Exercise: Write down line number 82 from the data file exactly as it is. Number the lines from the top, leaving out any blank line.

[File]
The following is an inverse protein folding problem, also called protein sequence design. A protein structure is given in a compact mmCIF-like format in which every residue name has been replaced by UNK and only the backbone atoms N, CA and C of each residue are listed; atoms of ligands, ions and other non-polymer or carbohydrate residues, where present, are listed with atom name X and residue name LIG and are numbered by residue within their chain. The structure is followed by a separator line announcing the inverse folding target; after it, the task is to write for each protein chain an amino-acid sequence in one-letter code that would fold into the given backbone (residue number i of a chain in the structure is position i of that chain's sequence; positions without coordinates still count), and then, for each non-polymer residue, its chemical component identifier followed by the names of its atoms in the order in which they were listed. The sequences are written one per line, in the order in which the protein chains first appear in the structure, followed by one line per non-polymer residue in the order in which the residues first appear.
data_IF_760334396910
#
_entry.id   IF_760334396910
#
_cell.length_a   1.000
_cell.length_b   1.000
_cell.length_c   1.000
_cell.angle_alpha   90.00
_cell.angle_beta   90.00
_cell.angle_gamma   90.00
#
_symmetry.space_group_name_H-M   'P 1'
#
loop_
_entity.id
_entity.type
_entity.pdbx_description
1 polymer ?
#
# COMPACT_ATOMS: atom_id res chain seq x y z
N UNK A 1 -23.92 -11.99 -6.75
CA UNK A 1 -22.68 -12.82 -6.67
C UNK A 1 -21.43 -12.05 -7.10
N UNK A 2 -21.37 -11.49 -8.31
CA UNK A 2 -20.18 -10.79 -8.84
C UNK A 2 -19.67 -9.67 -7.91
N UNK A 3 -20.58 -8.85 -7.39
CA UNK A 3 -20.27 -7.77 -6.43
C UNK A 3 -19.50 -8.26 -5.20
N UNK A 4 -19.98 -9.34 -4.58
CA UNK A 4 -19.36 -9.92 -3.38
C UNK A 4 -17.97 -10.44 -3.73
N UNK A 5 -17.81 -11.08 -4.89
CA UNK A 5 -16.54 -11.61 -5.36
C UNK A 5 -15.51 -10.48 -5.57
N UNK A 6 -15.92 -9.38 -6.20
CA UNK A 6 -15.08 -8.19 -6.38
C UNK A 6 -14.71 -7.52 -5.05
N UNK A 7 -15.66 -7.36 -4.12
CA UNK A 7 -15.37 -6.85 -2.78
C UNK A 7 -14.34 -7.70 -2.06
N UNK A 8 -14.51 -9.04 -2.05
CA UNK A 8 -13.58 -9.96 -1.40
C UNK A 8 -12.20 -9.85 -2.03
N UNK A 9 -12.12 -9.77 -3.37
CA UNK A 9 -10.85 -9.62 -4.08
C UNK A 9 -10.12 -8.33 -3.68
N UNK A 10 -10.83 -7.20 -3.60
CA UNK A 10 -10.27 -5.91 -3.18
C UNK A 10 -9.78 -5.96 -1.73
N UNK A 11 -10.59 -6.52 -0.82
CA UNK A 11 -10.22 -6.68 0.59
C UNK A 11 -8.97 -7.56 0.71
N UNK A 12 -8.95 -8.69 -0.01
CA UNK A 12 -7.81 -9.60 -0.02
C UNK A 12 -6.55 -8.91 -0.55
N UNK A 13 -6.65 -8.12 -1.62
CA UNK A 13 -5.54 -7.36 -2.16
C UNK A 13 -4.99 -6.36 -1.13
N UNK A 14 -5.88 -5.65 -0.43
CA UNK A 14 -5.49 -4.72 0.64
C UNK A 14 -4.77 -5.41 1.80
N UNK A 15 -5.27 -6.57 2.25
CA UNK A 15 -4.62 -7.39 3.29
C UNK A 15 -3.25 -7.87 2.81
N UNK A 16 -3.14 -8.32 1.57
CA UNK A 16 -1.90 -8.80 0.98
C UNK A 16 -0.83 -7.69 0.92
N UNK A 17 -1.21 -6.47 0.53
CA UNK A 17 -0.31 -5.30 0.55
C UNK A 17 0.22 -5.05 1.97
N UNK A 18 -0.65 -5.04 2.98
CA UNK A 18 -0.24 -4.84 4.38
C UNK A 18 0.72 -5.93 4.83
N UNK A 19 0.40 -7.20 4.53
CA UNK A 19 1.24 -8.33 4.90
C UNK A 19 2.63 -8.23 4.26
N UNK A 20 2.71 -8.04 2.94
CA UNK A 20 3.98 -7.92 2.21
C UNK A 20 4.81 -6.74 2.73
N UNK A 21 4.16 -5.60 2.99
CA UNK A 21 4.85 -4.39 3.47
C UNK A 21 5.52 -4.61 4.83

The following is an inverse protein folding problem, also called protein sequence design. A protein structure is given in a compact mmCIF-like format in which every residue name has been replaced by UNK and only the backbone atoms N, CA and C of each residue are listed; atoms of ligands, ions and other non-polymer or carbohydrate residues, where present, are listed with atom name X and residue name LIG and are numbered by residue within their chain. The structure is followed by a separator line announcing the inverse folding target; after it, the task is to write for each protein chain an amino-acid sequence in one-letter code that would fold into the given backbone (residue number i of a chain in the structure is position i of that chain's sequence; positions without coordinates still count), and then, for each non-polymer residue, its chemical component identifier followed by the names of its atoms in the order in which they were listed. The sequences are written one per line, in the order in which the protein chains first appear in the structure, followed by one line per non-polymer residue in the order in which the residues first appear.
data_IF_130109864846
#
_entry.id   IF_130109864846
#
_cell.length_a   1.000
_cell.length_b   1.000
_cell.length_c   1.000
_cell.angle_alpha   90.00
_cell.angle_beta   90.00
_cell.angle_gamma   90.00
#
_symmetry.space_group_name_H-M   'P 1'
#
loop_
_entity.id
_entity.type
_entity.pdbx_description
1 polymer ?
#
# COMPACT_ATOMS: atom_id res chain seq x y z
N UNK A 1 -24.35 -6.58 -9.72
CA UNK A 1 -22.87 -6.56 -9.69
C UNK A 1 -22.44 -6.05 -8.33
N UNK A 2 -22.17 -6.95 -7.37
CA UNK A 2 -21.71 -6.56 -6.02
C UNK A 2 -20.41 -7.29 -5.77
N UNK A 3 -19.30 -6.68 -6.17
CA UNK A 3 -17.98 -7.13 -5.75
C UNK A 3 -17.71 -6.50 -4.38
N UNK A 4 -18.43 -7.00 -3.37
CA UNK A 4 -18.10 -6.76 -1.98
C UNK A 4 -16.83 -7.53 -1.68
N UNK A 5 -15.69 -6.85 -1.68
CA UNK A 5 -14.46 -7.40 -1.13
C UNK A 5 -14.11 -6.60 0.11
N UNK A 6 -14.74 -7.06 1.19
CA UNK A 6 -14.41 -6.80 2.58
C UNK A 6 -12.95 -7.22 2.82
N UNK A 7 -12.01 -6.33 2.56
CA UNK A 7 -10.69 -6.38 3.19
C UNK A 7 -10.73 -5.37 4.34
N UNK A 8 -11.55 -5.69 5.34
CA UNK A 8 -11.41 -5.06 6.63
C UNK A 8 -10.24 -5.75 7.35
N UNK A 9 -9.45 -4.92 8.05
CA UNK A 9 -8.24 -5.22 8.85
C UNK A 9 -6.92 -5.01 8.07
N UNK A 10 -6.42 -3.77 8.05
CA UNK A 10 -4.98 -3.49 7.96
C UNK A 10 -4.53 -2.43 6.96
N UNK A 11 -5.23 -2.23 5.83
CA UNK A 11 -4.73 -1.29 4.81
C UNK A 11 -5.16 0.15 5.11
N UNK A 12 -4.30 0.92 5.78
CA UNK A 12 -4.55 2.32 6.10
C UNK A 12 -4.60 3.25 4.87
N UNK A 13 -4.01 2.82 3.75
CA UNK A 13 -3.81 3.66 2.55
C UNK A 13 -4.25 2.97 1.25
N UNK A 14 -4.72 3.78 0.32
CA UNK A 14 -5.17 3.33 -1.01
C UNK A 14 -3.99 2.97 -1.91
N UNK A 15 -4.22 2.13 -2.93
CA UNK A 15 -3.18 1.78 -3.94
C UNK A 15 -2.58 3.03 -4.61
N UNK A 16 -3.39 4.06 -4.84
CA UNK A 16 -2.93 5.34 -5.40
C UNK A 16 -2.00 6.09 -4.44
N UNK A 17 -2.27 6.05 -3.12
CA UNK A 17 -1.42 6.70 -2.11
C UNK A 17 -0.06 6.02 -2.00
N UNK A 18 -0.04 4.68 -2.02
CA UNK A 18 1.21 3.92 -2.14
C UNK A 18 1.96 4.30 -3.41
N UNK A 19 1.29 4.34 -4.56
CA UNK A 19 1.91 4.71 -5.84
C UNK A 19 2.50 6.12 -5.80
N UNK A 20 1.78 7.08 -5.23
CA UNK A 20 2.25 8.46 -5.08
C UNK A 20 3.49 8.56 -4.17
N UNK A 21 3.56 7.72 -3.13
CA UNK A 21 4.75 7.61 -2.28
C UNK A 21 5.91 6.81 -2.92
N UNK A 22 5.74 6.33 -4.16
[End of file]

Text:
N UNK A 21 4.16 -5.60 2.99